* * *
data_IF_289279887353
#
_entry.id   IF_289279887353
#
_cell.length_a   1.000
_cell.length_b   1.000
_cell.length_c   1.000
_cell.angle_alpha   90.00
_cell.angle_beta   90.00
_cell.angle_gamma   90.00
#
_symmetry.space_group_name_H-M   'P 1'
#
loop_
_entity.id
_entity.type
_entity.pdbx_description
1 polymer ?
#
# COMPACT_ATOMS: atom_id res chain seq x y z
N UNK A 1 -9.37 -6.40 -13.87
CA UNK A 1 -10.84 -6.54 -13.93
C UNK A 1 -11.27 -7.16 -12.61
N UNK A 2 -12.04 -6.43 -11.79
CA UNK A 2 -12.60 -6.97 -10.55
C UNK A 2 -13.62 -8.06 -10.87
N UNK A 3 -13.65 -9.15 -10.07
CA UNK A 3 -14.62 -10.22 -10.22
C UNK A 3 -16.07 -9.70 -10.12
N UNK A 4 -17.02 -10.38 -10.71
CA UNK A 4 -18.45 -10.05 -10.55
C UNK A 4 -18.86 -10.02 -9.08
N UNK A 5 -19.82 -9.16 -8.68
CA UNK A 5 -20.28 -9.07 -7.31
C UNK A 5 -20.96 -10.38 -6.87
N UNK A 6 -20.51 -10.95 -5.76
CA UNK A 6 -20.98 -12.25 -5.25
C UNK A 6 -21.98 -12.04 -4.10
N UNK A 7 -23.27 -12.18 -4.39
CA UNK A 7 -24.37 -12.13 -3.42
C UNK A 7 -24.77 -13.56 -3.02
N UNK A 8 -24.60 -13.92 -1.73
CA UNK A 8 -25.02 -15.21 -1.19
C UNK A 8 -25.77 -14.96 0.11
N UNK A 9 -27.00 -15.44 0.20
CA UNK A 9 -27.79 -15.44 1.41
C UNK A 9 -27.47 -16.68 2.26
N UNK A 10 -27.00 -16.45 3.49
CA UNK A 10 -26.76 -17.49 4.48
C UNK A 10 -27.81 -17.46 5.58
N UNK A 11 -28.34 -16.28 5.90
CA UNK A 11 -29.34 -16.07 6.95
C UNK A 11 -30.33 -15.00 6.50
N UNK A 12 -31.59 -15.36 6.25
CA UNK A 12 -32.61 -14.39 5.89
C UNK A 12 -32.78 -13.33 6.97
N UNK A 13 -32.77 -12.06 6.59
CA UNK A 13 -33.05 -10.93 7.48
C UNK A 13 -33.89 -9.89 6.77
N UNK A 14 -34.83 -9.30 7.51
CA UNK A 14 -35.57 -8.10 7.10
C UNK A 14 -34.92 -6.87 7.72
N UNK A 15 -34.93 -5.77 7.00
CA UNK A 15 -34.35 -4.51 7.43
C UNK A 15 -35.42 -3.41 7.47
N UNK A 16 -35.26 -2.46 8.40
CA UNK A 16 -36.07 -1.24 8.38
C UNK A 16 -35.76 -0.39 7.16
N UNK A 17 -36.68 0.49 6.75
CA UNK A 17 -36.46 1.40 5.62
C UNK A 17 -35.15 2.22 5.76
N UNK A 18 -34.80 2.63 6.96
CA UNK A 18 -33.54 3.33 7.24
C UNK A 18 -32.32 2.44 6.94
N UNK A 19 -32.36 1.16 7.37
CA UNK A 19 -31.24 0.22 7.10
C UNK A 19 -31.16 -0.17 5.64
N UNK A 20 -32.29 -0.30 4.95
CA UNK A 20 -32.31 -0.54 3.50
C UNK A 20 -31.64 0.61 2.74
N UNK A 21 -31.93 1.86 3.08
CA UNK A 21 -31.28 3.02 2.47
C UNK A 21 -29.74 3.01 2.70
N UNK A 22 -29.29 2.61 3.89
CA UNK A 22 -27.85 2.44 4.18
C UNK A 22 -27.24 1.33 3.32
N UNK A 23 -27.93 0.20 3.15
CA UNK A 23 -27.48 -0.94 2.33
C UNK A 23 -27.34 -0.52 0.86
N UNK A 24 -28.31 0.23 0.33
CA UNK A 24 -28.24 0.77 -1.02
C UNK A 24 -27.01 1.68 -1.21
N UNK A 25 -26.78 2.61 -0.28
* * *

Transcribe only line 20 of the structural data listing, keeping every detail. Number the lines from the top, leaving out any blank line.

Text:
# COMPACT_ATOMS: atom_id res chain seq x y z